I got tired of pretending being yelled at from passing cars didn’t scare me, that I was cool with the occasional comment about the way I looked and of trying to be accessible and friendly.I got tired of being quiet, of being polite, of being nice (the empty alternative to “kind”). It is in every industry, it has been experienced or witnessed by everyone, and it thrives on abuse of power, on the stigma attached to being targeted, and the subsequent shame and silence.It looks like Harvey Weinstein being accused of sexual harassment by dozens of women, like Ben Affleck accosting a TRL host on national television, Donald Trump bragging about grabbing women by the pussy, your boss who keeps touching your waist and your professor suggesting you trade sexual favours for good grades.Shortly after tweeting about my own Harvey Weinstein (one of many, but one nonetheless), I followed up with a tweet about how my default setting has became one of anger.At some point in my twenties, I became exhausted by playing a part I’d never signed up for.While the realities of rape culture have always affected us, the past week has forced us to confront just how prevalent it is, and how it has found its way into almost every life, where it manipulates, hurts and silences us. And if you’re anything like me at this point, you have anger to spare. Rachel Notley really meant what she said four days ago when she dropped the gloves and went right after Jason Kenney, painting him as the leader of budget slashers, extreme social conservatives and folks yearning for the perks of the public purse.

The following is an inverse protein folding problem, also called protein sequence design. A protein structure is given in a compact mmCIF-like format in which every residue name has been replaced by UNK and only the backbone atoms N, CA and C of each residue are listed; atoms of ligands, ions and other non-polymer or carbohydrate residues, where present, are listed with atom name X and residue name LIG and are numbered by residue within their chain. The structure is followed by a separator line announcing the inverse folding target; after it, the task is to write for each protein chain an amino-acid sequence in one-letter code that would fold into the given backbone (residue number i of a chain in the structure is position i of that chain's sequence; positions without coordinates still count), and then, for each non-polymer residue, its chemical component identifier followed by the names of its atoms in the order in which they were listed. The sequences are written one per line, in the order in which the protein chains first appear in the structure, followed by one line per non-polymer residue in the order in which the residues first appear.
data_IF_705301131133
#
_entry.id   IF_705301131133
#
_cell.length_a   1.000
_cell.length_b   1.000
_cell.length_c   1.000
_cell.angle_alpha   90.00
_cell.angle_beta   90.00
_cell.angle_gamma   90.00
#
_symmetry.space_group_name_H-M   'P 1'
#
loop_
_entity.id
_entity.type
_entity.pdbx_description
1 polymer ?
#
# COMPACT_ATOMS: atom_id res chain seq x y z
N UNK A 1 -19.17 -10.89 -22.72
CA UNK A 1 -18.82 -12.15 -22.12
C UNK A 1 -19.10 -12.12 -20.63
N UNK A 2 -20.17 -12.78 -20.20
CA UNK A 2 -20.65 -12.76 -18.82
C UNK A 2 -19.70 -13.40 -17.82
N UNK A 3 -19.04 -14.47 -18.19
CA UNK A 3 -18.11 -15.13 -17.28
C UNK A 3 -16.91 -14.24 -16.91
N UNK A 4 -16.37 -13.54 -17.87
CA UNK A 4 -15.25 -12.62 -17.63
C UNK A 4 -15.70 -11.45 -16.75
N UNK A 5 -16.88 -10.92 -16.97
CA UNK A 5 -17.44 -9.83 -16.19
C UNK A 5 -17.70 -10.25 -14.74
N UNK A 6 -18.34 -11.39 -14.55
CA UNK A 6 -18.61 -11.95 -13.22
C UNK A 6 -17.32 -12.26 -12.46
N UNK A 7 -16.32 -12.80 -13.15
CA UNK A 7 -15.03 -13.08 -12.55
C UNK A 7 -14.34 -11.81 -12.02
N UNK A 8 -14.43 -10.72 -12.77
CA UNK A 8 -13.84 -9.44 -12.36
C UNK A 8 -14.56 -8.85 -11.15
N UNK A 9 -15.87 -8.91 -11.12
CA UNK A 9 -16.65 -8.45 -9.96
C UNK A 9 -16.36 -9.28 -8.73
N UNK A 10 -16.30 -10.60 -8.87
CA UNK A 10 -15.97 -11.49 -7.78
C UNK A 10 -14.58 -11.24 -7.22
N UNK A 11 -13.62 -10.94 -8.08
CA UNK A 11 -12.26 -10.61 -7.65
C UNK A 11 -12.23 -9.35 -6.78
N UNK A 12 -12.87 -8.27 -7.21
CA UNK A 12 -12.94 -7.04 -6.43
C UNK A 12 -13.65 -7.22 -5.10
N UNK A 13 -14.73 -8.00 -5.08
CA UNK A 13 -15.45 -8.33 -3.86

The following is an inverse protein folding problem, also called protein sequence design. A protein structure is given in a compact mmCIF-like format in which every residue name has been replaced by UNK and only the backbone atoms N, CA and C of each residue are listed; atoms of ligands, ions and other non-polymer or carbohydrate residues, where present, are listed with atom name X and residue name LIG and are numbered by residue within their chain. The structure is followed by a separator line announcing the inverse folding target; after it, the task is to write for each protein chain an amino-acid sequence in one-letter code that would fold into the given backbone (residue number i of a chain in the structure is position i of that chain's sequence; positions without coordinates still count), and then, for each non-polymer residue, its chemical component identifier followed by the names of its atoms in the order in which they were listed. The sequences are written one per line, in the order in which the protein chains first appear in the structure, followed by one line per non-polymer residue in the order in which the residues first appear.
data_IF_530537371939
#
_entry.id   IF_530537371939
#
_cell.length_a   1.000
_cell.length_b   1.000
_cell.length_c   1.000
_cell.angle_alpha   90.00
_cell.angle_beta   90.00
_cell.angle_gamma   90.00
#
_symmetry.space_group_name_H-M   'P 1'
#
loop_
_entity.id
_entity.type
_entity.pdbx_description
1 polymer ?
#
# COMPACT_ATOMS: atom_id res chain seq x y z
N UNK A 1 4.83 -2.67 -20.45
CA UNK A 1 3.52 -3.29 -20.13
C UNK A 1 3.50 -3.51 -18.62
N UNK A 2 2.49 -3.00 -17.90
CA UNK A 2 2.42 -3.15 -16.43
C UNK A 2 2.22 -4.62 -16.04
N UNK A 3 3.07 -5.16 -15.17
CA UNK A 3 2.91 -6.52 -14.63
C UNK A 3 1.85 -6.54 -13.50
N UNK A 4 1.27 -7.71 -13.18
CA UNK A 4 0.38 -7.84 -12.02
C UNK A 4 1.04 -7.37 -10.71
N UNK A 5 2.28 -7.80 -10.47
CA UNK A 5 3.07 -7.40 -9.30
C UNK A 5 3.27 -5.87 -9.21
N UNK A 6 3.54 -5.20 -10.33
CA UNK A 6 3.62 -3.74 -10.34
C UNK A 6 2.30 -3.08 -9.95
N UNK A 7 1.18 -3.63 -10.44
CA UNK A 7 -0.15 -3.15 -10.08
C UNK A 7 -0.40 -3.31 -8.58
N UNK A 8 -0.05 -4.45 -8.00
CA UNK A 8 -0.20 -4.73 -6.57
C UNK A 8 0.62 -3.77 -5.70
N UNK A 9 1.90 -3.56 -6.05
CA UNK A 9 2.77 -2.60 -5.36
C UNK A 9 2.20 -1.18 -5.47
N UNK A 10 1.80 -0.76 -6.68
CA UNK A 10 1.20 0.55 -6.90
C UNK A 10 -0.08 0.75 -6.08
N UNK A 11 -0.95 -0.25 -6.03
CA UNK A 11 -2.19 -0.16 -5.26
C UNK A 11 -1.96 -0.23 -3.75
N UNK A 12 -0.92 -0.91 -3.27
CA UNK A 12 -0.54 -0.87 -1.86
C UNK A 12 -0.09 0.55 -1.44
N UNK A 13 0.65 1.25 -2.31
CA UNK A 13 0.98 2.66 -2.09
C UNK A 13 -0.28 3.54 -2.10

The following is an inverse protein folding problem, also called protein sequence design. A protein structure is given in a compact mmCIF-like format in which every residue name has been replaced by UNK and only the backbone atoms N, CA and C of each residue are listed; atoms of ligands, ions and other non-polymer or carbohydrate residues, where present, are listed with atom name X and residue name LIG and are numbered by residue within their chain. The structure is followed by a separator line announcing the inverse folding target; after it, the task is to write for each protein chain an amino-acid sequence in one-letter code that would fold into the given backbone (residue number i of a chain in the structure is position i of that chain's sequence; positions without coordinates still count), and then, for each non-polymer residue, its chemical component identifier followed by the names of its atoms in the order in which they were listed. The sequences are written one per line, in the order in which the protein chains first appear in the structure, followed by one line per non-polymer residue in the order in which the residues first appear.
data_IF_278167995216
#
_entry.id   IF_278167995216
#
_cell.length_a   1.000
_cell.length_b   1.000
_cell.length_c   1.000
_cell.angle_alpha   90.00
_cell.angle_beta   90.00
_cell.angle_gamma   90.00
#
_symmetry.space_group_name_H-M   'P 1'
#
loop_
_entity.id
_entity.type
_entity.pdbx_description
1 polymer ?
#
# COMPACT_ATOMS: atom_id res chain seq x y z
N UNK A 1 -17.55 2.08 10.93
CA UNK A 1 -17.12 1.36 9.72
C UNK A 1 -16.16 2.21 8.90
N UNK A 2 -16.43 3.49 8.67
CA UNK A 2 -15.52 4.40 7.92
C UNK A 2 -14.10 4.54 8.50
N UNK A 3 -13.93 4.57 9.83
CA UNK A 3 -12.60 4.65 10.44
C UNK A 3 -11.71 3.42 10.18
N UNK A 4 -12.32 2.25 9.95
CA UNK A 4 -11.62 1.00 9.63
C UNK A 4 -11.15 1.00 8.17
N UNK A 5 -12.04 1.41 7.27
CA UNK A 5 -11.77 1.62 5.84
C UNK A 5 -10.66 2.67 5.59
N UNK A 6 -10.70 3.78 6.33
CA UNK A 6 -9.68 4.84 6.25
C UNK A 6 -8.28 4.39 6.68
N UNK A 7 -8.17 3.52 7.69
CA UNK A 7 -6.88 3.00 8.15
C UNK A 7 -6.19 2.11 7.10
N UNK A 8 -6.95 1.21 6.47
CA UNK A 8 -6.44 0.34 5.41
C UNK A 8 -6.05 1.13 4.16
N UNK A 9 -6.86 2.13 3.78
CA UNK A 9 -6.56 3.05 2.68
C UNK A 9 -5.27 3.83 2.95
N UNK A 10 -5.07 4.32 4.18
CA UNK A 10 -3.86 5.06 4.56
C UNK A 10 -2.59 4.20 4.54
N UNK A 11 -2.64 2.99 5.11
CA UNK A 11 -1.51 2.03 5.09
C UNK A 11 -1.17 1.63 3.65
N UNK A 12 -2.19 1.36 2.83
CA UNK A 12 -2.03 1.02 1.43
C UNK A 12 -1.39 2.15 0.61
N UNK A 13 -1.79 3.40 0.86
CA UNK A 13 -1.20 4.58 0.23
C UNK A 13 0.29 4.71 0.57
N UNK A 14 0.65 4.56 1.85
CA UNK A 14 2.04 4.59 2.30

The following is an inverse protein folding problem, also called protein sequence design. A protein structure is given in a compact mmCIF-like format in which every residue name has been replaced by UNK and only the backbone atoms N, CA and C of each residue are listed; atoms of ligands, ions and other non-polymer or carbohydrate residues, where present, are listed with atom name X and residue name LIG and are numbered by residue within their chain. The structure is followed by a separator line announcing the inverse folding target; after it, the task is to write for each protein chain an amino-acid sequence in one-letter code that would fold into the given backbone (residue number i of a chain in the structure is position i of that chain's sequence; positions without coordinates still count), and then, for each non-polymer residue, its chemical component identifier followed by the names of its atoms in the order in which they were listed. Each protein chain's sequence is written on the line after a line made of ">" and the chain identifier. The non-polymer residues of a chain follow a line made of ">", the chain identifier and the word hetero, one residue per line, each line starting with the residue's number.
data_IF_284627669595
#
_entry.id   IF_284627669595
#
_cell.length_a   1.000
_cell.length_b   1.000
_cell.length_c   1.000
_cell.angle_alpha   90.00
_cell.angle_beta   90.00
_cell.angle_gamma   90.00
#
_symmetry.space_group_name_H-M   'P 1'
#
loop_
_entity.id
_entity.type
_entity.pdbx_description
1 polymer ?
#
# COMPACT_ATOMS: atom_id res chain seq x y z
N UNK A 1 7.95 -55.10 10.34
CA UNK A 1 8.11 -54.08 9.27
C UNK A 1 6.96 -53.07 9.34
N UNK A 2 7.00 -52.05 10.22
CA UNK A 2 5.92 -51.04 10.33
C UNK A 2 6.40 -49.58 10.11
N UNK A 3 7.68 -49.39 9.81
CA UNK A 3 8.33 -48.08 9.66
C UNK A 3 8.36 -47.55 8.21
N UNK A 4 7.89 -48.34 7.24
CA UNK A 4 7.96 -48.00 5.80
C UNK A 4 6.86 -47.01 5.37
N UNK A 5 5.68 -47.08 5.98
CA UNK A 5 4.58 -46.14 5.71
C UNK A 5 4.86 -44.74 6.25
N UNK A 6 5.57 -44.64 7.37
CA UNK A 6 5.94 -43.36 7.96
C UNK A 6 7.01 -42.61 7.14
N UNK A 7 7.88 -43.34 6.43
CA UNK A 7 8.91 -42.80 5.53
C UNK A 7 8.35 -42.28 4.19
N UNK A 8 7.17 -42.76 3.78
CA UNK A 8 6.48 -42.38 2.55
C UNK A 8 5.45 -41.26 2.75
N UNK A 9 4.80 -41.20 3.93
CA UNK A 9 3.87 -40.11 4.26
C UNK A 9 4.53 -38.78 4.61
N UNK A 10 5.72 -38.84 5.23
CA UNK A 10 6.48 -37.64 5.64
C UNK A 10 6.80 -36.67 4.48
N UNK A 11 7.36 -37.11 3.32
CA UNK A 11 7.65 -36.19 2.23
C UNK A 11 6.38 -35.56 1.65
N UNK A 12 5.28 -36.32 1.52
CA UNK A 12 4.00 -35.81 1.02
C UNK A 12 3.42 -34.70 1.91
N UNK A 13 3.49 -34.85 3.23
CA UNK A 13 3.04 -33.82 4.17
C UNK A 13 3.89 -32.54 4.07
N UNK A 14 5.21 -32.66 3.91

Anger became easier to channel, to compartmentalize and to fuel work I needed to do.You’ve gone down this path a year before the election.Wow.“This is the thrashings of a desperate government trying to hang on to power when they’re in big trouble.”There will be many of the conservative stripe who will chalk up the NDP cartoon to the governing party being far behind the United Conservatives in support and needing a Hail Mary pass sooner rather than later. There will be those who see the NDP cartoon as dirty pool.“They don’t want to talk about their record.Mc Iver expects we’ll see more of the same until next spring’s election.“They’re trying to create a bogeyman under the bed.What they don’t realize is Albertans, if they’re worried about a bogeyman, are smart enough to bend down and look under the bed.”Sarah Hoffman is Notley’s Number 2. When the deputy premier saw it, she laughed.“I thought it was pretty smart and cheeky.I responded to inappropriate comments and sexual propositions with a smile, fearing I’d be labelled a tease or a prude or any number of descriptors I feared would lessen my worth.I tried to do everything “right,” despite knowing—yes, even then—that it was a losing game.Ric Mc Iver, the United Conservative with almost two decades in elected office, has seen the cartoon.The NDP cartoon.“I kind of rolled my eyes thinking: Really?They want to talk about anything other than their record and what they have and have not done,” says Mc Iver. The NDP cartoon, with the title Kenney’s Playbook, accuses Kenney of not wanting to talk about what he would like his record to be.In half a minute, it’s pretty clear the NDP is going for the Kenney-has-a-hidden-agenda routine.It doesn’t discriminate based on gender, orientation or notoriety.It is one of our true constants, and so ingrained in our society that we still ask survivors what they were wearing, what they said, why they didn’t speak up, and act surprised when men like James Van Der Beek and Terry Crews telling us it’s happened to them, too.It’s taught us to stop trusting anyone, and to adapt our behaviour in an attempt to ward off the misconception that we could ever be “asking” for it.